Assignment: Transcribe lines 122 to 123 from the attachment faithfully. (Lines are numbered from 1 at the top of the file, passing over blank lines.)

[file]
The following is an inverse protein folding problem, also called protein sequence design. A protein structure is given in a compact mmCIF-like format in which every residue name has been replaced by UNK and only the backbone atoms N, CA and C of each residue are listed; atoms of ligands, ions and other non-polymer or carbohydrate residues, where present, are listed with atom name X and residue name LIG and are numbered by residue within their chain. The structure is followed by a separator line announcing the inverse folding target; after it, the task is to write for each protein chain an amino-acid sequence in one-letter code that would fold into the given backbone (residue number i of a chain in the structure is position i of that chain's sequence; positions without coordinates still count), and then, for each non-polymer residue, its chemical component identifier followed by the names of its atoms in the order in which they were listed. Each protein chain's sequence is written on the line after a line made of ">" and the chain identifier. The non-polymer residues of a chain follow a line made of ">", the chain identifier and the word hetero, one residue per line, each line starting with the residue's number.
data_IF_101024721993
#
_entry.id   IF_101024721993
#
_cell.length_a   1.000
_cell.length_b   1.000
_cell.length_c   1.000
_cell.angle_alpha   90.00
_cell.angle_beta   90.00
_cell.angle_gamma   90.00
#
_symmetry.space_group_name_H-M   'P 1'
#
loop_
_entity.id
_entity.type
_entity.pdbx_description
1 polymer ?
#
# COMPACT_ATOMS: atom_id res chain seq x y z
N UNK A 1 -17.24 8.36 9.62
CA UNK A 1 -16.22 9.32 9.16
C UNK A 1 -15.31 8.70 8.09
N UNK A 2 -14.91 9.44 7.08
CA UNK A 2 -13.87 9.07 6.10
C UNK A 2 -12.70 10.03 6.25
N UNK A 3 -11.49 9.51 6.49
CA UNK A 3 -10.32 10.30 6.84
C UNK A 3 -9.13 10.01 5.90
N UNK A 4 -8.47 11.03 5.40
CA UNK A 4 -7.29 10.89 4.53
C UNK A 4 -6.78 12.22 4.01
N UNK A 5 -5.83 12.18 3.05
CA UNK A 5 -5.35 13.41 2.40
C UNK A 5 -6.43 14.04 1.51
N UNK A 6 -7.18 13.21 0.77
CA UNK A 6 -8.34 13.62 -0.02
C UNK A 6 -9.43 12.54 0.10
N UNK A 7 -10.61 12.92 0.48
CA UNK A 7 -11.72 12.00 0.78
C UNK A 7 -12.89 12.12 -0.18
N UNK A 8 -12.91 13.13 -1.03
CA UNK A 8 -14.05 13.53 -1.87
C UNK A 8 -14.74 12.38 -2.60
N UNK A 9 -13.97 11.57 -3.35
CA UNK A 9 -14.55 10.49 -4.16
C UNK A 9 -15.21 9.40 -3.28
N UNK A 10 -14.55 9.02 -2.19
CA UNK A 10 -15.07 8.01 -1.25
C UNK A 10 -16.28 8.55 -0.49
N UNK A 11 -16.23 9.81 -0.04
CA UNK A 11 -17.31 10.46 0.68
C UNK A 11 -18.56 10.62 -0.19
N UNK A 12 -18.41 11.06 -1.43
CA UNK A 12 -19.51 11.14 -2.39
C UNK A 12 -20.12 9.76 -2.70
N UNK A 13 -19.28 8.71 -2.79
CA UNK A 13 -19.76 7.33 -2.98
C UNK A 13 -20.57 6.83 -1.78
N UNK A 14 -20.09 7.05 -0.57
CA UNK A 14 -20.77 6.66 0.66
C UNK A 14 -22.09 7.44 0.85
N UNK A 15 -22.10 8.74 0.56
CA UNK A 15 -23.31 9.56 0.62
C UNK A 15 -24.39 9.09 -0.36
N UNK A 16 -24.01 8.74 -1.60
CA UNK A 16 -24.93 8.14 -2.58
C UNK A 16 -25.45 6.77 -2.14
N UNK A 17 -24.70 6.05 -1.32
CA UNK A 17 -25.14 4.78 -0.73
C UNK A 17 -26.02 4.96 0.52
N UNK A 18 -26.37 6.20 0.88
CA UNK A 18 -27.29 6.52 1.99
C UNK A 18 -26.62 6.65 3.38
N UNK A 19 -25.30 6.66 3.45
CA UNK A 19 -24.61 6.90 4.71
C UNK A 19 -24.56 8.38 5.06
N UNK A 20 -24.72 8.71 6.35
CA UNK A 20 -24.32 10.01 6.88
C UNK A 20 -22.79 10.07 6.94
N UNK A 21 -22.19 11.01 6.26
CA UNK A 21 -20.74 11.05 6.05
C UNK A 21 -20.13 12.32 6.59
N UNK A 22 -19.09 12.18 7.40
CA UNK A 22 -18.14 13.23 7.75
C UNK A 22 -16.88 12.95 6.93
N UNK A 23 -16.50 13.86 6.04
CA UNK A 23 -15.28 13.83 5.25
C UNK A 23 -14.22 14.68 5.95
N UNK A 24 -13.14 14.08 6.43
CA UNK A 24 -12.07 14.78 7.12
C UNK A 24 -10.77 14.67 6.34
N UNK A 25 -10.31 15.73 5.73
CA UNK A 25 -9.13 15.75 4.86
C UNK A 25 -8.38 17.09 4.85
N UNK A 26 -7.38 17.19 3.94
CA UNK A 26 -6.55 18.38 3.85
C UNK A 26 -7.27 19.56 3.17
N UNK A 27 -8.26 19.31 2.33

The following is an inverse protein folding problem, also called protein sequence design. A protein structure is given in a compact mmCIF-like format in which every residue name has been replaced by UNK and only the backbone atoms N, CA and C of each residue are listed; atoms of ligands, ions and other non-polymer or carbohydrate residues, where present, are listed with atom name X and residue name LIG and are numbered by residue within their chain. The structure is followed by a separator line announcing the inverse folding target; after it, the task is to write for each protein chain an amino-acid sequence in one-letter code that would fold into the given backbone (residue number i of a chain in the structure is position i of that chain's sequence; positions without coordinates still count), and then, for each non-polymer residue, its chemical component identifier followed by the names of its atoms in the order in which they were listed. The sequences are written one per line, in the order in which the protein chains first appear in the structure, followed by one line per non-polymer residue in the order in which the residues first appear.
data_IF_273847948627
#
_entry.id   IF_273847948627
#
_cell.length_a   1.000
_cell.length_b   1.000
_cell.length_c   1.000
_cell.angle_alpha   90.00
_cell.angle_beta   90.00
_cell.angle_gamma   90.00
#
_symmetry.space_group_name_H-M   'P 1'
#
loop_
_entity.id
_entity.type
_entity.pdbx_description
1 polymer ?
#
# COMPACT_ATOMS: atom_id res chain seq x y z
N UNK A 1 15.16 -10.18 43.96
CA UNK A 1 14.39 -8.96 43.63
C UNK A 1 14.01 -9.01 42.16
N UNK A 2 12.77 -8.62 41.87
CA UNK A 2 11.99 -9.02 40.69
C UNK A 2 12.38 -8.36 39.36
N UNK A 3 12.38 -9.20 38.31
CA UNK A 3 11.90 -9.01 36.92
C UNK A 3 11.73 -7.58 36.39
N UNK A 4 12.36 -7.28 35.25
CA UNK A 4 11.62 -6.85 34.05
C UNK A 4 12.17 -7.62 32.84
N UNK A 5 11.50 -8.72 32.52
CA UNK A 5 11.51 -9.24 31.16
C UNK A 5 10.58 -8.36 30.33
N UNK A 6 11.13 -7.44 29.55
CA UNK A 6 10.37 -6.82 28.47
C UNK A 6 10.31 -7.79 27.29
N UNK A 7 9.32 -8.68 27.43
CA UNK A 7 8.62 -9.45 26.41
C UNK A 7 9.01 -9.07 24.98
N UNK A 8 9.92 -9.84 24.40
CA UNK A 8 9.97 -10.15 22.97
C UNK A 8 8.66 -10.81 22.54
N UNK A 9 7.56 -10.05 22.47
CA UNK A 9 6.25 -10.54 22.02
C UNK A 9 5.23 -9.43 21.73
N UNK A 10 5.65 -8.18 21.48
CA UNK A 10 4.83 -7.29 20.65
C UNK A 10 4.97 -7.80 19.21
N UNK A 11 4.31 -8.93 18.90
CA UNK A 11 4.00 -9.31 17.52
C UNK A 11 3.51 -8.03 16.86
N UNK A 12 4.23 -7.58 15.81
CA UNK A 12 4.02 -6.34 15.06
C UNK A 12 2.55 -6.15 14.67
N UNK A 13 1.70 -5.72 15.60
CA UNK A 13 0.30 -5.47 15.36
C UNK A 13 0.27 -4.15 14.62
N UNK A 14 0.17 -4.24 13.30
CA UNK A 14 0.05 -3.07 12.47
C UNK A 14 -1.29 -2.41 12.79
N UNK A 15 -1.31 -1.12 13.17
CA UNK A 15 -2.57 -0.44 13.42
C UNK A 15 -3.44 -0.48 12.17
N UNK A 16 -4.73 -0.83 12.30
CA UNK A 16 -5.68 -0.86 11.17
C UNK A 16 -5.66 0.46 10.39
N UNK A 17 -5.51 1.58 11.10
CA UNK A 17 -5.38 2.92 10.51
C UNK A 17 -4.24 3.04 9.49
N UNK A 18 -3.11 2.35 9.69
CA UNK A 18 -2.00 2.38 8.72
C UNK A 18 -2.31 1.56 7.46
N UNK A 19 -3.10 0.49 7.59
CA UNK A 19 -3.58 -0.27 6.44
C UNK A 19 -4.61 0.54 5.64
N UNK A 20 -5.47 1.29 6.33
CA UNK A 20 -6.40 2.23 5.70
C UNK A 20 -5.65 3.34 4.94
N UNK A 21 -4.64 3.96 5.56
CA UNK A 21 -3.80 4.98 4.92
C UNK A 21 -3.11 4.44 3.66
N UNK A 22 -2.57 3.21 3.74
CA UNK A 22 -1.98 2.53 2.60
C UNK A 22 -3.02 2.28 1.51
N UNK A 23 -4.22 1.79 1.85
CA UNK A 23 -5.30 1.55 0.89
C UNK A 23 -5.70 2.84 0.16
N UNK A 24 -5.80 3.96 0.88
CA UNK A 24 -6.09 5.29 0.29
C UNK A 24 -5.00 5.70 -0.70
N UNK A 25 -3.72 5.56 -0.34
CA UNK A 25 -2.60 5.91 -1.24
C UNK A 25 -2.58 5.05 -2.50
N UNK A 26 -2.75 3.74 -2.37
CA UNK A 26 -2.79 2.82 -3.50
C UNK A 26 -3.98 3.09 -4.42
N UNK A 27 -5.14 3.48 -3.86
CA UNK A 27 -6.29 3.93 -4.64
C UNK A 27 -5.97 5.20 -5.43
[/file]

N UNK A 1 15.16 -10.18 43.96
CA UNK A 1 14.39 -8.96 43.63